By Favour Nnabugwu


The Lagos Chamber of Commerce and Industry (LCCI) has announced the appointment of Dr Chinyere Almona as its director General, effective from today.

This follows the retirement of Dr Muda Yusuf who had served the chamber for 24 years, with the last 13 years in the capacity of director general.

Mrs Toki Mabogunje, President, LCCI, on Thursday described the Yusuf as an astute economist.

She said that Yusuf rose to become the director general through hard work and unrivalled dedication to duty.

Mabogunje described him as a respected public commentator on macroeconomic issues, regulatory environment, economic reforms, policy and institutional reforms, trade policy issues and investment climate matters.

“He has led numerous policy reform and engagement sessions on the business environment, investment climate issues and the ease of doing business in Nigeria.

“Indeed, Dr Muda Yusuf will surely be missed by staff, members of the chamber, partners, collaborators, the diplomatic community, and stakeholders in the media space for his sound economic and analytical prowess, which has contributed immensely to the effectiveness of public policy advocacy and the development of the Nigerian economy.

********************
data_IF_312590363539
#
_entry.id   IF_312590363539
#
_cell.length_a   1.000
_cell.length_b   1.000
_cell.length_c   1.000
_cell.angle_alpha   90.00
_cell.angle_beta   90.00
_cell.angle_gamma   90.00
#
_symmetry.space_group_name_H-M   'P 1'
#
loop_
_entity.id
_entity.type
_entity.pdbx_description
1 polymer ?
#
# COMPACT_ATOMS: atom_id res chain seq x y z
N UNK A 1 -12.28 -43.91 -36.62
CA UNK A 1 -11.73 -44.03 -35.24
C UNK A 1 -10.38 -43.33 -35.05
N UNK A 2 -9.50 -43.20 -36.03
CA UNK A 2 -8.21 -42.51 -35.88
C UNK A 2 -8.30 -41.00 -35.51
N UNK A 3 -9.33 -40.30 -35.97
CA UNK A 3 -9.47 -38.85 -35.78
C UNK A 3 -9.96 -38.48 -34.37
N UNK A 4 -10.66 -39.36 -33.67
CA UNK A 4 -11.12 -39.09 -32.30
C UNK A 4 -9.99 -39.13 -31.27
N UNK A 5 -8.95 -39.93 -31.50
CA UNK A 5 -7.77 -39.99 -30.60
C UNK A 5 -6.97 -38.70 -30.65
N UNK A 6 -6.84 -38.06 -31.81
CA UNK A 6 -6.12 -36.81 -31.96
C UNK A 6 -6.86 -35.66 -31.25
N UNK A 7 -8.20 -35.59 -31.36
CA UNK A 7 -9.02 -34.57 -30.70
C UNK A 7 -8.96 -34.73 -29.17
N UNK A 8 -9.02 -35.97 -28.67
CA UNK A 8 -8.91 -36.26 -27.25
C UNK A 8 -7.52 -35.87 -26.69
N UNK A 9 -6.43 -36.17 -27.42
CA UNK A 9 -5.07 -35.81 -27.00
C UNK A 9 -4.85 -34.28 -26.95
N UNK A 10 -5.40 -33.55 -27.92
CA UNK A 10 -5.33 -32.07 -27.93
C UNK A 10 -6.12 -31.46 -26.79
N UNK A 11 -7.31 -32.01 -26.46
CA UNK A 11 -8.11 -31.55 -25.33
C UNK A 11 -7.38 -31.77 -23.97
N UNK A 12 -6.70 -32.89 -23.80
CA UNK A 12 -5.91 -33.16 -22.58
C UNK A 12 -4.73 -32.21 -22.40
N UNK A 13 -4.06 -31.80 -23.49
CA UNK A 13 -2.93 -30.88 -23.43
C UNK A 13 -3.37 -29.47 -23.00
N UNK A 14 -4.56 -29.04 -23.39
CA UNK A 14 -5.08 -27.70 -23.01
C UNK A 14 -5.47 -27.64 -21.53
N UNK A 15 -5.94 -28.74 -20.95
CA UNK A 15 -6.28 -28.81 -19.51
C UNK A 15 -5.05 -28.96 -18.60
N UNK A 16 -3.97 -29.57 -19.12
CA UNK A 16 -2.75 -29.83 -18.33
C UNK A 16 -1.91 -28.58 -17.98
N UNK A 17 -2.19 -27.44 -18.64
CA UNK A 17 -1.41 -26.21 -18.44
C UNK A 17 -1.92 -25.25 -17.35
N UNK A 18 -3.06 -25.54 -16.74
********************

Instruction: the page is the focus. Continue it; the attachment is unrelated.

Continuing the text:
“We believe that, though he has retired from the Lagos Chamber of Commerce and Industry, he is definitely not tired of contributing his quota to the prosperity of Nigeria, as the economic powerhouse of the African continent.

“We shall continue to benefit from his expertise as he moves to the next stage of his endeavours,” she said.

The LCCI President said the new director general’s appointment was an added value to the well-established profile of the chamber.

She expressed hope that Almona’s appointment would further transform and reposition the chamber in this season of the new normal, and enable it to maintain its position as a leading voice of the organised private sector.

Almona brings in about 30 year-experience in diverse areas.

She had previously led the Africa Corporate Governance Programme of the International Finance Corporation (IFC), which provided a wide range of corporate governance reforms across 13 African countries.